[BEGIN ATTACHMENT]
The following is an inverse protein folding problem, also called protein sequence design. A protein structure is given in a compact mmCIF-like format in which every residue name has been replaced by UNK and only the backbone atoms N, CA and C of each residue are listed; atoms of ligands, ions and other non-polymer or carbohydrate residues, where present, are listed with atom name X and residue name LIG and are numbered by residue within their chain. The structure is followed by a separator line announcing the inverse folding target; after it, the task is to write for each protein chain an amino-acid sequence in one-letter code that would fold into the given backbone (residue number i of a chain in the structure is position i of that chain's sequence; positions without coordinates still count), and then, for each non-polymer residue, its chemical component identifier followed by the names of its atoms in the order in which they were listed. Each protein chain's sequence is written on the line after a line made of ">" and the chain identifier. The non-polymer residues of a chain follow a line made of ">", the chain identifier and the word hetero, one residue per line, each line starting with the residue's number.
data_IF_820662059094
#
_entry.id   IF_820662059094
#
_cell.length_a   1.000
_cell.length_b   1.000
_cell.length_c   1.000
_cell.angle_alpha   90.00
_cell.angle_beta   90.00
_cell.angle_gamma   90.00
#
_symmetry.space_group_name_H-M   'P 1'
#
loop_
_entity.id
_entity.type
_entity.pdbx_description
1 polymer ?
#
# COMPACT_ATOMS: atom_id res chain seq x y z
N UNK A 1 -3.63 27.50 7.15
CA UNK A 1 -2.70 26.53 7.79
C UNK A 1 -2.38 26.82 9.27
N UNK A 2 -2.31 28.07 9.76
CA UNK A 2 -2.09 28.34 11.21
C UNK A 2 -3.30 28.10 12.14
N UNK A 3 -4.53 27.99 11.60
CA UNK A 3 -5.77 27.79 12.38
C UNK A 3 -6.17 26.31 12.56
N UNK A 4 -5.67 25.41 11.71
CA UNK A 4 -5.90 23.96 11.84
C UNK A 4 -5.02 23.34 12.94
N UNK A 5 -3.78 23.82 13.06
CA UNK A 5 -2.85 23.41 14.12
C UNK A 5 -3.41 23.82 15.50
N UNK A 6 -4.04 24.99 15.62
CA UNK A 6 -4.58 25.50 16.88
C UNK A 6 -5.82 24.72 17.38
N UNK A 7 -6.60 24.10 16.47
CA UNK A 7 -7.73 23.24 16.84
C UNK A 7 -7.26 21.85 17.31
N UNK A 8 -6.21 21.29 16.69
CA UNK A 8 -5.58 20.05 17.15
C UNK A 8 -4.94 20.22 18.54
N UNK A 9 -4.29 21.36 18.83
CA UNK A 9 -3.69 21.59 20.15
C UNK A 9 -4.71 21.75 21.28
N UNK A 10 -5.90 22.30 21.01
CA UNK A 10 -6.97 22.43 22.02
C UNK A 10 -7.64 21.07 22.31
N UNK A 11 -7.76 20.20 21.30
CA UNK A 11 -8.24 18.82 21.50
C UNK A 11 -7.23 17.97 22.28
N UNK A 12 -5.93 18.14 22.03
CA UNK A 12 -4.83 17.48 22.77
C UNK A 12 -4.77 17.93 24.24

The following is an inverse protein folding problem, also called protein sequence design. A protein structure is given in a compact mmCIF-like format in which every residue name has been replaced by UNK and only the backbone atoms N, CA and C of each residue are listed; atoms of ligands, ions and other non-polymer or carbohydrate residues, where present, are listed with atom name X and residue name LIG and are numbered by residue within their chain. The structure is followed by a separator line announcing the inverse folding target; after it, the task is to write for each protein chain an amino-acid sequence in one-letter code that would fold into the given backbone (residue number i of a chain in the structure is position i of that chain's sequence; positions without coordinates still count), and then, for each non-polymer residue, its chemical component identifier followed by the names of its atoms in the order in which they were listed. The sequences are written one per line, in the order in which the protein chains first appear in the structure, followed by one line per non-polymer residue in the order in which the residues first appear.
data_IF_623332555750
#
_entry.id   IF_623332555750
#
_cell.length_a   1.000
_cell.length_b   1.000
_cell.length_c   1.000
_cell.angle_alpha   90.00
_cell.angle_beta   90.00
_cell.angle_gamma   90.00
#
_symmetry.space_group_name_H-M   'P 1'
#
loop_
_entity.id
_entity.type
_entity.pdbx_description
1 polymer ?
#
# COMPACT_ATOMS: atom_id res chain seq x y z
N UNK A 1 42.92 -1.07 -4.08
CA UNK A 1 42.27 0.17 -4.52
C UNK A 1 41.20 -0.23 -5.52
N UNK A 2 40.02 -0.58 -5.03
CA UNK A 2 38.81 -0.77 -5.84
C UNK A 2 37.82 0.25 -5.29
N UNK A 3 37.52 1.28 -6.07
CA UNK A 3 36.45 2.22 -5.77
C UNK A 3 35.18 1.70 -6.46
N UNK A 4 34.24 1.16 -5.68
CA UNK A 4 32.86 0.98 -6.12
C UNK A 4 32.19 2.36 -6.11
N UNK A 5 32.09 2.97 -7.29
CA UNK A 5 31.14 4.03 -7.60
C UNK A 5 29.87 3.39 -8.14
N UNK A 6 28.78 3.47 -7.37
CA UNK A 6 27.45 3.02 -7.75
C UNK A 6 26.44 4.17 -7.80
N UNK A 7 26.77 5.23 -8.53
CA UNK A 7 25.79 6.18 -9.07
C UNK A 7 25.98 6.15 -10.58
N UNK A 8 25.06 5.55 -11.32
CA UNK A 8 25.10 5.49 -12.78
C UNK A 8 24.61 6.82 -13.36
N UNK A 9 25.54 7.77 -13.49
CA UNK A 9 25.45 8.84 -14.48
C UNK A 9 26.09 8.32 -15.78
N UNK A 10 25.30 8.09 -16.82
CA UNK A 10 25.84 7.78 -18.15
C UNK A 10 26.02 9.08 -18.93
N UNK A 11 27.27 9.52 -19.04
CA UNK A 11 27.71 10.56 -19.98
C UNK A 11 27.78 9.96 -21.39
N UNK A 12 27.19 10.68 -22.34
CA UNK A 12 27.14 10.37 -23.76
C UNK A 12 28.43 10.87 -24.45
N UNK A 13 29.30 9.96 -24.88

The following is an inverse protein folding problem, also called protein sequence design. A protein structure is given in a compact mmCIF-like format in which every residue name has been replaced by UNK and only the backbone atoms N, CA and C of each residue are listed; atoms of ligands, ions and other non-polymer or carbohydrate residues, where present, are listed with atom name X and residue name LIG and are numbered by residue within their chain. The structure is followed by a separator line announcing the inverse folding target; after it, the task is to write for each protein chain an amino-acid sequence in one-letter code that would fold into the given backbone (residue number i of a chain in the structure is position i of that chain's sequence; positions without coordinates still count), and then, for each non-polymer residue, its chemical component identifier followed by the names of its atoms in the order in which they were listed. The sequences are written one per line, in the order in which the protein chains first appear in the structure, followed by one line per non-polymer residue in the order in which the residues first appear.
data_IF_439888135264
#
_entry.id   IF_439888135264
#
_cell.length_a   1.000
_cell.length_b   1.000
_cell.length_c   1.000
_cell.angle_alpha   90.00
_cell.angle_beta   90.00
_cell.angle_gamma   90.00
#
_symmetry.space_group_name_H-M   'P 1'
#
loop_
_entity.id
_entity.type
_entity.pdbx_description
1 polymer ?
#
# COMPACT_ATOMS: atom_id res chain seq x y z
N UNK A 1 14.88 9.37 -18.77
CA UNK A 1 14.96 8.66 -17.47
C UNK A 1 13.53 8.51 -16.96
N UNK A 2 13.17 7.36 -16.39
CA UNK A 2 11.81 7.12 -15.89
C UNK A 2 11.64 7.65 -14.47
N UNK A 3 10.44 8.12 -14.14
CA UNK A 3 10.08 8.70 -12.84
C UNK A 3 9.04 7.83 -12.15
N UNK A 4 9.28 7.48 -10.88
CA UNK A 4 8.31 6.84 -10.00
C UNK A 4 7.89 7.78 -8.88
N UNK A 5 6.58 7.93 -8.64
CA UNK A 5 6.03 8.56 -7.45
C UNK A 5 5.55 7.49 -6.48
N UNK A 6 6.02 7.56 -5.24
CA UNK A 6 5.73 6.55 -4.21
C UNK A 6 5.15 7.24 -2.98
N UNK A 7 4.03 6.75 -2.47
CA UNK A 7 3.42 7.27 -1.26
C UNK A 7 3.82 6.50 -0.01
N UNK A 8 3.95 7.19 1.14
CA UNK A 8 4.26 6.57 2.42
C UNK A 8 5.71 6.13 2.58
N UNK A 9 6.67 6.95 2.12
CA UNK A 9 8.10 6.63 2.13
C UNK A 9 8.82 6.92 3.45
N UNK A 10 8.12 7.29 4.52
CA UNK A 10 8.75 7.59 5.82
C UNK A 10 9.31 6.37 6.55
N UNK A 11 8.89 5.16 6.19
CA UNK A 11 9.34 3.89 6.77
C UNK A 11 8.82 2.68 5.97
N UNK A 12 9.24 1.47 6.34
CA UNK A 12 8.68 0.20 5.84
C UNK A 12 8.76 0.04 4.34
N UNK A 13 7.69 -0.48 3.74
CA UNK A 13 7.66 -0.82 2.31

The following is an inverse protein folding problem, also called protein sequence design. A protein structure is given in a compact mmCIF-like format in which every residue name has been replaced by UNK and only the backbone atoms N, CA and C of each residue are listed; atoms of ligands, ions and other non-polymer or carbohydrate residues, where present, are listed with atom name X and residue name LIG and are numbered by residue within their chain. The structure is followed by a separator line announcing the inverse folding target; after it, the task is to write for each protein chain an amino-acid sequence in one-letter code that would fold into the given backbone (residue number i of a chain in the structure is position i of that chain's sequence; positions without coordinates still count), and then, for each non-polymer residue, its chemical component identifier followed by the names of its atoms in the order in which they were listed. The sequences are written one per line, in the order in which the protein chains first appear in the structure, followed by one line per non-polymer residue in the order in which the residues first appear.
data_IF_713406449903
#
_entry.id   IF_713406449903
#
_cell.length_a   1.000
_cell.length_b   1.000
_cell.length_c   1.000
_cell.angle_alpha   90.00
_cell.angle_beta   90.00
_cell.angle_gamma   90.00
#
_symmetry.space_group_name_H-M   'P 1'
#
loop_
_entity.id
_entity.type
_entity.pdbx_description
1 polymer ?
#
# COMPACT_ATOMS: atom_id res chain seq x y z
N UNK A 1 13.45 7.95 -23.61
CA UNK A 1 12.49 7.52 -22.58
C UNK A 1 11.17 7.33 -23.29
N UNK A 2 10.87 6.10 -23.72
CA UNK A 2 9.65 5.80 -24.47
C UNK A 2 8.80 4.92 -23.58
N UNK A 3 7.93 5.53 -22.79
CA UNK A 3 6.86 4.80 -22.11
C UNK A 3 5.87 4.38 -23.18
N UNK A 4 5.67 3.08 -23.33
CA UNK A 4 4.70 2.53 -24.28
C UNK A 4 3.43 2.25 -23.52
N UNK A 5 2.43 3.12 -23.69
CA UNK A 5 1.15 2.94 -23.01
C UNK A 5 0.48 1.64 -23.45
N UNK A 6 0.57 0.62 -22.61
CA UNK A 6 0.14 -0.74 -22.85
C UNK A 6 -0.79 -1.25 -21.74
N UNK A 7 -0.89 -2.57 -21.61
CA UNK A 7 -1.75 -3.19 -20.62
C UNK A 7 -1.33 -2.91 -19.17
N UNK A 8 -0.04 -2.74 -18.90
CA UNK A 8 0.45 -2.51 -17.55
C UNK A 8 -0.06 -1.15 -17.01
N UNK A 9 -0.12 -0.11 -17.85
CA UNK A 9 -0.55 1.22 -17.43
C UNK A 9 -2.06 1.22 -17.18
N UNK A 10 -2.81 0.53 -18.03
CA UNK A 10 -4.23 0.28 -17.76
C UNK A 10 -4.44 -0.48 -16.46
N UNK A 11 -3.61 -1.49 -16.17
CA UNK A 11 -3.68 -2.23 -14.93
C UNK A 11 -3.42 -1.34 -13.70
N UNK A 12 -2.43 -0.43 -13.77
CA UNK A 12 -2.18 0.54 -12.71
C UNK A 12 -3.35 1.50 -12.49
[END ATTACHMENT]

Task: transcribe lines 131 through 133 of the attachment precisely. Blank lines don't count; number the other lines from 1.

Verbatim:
_entity.id
_entity.type
_entity.pdbx_description